Scientists reveal close connections between the Northern Hemisphere mid-high latitudes and East Asia
Credit: Jianping Li
Chinese scientists have made significant progress on the influence of the Northern Hemisphere mid-high latitudes on East Asian climate, according to Prof. Jianping Li, offrom the Key Laboratory of Physical Oceanography-Institute for Advanced Ocean Studies, Ocean University of China and Qingdao National Laboratory for Marine Science and Technology, and the lead/corresponding author of a study recently published in Advances in Atmospheric Sciences. The article is included in a special issue on the national report (2011-2018) to the International Union on Geophysics and Geodesy (IUGG) Centennial by the China National Committee for IAMAS.
China is located in the East Asian monsoon region, and its weather and climate are greatly affected by the East Asian monsoon. Drought and flood disasters caused by monsoons often cause significant economic losses and casualties. Understanding the formation and variation of the East Asian monsoon has important implications for understanding the climate change and variability in China, revealing the predictability sources of flood and drought, proposing new theories and methods for climate prediction, and producing drought and flood prediction products. Therefore, the related research is also a scientific issue of great significance for the development of the national economy, especially industrial and agricultural production, and people’s property.
In recent years, increasingly more observational and simulation evidence shows that the mid-high latitude climate variability has an important impact on the East Asian monsoon climate, and its impact is as significant as the tropical climate variability, which has been of more concern in previous studies. Among the evidence, Chinese scientists have produced systematic research results and played a crucial role in promoting the development of climate research in East Asia. Therefore, it is necessary to periodically review these aspects of this progress and provide reference for young scholars and researchers who are new to the field of East Asian climate research.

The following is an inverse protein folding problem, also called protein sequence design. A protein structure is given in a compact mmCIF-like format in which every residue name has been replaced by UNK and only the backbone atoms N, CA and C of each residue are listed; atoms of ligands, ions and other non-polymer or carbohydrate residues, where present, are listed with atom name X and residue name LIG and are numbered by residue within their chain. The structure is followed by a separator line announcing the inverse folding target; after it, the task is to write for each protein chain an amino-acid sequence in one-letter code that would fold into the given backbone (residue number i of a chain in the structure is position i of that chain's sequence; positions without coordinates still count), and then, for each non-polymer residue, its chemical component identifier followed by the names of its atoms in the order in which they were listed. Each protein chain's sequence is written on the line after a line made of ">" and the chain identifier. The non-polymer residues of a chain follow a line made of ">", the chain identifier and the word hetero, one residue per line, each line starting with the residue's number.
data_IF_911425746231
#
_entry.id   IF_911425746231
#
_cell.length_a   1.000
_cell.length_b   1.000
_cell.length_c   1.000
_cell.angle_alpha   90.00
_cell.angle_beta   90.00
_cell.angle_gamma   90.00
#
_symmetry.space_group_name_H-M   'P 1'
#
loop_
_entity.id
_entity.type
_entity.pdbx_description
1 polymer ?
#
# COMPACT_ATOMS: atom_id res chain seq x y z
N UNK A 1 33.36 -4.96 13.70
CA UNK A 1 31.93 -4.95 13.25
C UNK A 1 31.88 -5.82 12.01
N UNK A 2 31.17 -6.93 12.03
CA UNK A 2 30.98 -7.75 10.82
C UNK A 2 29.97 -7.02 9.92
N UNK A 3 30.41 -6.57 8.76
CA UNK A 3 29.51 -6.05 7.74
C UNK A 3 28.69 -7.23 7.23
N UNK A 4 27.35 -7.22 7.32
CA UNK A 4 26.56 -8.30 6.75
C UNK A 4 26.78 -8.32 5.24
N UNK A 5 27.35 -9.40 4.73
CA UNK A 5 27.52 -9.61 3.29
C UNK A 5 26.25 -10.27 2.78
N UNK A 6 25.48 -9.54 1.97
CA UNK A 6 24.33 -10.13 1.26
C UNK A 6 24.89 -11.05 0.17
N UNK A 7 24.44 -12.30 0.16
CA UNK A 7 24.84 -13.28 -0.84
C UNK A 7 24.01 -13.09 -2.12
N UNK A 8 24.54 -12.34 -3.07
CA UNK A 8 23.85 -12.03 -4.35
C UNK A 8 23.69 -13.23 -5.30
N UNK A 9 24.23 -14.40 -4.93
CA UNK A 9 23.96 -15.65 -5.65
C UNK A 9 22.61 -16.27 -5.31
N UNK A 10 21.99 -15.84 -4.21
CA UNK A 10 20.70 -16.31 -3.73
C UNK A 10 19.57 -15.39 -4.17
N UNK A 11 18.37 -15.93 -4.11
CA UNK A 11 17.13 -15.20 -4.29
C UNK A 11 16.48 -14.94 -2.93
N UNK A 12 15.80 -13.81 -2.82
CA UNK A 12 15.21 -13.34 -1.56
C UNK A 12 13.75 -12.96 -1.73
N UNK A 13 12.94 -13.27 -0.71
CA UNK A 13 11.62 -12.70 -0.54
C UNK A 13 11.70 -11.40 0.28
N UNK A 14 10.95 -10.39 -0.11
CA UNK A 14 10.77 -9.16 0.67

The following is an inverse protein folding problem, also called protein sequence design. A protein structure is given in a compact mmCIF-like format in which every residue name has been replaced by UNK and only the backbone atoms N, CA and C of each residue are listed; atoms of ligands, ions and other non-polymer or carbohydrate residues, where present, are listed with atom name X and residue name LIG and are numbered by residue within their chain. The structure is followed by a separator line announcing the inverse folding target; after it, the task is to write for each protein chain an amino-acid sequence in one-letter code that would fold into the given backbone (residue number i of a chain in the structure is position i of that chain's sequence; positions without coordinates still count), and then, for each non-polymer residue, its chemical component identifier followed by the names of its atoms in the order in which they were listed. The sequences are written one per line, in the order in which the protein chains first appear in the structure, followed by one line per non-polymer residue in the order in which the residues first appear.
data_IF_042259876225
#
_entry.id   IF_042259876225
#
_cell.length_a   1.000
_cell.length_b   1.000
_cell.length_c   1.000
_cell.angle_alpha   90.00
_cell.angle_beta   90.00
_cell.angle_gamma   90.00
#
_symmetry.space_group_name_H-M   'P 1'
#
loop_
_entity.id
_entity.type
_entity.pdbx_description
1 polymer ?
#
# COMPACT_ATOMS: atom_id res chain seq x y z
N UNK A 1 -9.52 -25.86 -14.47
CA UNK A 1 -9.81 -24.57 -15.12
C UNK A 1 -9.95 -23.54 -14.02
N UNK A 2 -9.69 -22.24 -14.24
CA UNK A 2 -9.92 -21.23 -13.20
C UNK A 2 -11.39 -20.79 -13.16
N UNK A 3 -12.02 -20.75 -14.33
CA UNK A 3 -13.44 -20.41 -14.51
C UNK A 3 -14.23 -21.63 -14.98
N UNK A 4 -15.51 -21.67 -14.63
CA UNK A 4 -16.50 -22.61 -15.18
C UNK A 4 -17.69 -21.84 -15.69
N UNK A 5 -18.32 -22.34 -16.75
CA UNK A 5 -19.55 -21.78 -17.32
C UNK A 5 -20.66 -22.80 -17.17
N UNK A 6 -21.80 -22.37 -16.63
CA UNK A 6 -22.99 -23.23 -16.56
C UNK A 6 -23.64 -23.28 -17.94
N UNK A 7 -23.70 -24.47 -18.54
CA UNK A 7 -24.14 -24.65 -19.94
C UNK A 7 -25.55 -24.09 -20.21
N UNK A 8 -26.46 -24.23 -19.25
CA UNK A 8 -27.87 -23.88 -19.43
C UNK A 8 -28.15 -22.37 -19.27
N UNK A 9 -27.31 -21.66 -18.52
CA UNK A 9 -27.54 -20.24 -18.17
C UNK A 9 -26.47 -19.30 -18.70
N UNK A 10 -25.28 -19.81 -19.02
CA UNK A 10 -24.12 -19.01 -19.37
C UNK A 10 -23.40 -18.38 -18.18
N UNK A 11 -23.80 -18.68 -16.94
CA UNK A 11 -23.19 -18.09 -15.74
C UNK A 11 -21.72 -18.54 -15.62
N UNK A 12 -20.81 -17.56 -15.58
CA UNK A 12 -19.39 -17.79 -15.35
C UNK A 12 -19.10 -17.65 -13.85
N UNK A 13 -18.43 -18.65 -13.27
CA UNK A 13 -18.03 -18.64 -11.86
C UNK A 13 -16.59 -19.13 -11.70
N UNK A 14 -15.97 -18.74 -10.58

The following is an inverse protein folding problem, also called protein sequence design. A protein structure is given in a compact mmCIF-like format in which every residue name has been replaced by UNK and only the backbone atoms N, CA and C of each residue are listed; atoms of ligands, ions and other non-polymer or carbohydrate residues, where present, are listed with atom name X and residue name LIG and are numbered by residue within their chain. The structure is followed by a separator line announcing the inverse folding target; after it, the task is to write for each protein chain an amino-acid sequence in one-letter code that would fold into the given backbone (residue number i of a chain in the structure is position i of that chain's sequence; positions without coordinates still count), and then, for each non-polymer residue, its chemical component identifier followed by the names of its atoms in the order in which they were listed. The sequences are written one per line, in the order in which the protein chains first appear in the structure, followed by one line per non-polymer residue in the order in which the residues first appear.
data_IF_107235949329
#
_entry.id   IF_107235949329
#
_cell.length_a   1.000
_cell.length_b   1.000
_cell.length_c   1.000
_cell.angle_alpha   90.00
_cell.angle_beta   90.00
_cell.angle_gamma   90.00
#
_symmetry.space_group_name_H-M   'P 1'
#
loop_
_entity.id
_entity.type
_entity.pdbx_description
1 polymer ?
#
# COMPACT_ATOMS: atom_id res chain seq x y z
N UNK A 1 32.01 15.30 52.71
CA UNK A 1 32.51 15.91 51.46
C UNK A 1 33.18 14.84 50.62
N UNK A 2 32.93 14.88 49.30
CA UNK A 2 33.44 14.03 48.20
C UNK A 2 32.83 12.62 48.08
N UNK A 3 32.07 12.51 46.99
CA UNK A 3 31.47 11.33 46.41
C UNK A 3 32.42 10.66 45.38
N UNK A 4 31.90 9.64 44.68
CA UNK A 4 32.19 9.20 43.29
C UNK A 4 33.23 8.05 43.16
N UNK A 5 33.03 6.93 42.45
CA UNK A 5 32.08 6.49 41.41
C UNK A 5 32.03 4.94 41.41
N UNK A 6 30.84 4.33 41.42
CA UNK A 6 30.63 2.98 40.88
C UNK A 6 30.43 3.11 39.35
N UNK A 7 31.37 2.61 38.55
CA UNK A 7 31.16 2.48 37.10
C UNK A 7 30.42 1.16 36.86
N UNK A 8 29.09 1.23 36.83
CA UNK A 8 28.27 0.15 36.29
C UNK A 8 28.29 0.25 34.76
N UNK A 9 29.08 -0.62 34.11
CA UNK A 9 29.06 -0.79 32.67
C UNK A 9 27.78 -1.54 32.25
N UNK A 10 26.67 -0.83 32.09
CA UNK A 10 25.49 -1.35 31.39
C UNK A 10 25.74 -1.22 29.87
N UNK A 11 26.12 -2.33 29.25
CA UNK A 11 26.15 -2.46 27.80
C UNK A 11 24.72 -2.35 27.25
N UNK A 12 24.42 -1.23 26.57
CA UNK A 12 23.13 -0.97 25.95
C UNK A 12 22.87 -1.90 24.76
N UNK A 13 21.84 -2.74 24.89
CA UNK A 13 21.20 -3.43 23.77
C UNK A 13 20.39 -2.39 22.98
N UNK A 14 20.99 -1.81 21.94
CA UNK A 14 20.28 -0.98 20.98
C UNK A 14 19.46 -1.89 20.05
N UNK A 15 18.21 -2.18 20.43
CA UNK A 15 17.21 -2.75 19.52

Focusing on the above issues, Professor Li and colleagues conducted a systematic review of research findings on the connections between the Northern Hemisphere mid-high latitudes and East Asian climate. In the paper, a theoretical framework for multi-sphere coupled bridges (ocean-atmosphere coupled bridge, land-atmosphere coupled bridge, ice-atmosphere coupled bridge, etc.) and chain coupled bridges (e.g. tropical-extratropical, Southern-Northern Hemisphere, troposphere-stratosphere, different ocean basins, and ocean-land interactions) is first proposed, which is a useful concept for studying and understanding multi-scale interactions in climate systems. Then, under this theoretical framework, existing research findings are summarized and categorized. The pathways of influence of the Northern Hemisphere mid-high latitudes on the East Asian monsoon are divided into four categories (North Atlantic, North Pacific, Arctic, and synergistic mid-high latitudes-tropics), and for each type of pathway, detailed discussion on the impacts and dynamical mechanisms involved is provided. These classifications greatly promote the attribution and understanding of East Asian monsoon climate and potential predictability sources. Finally, new concepts referred to as the “synergistic effect” and “antagonistic effect” are proposed, which objectively explain the combined effect of the impacts of multiple regional climate variabilities on East Asian climate.
Professor Li points out that, although much work has been carried out on East Asian climate, in practice the current prediction skill remains insufficient to meet the needs of society. The climate variability over the different regions mentioned in the review paper has a very significant “synergistic effect” on the East Asian monsoon climate, including tropical-mid-to-high latitude climate variability, the Southern-Northern Hemisphere, the five oceans, and the synergistic effects between the oceans and land. These synergistic effects may provide more predictability sources for East Asian climate, and how to consider contributions from these climate variabilities in East Asian climate predictions will be the focus of future research.
Ms Zheng Lin
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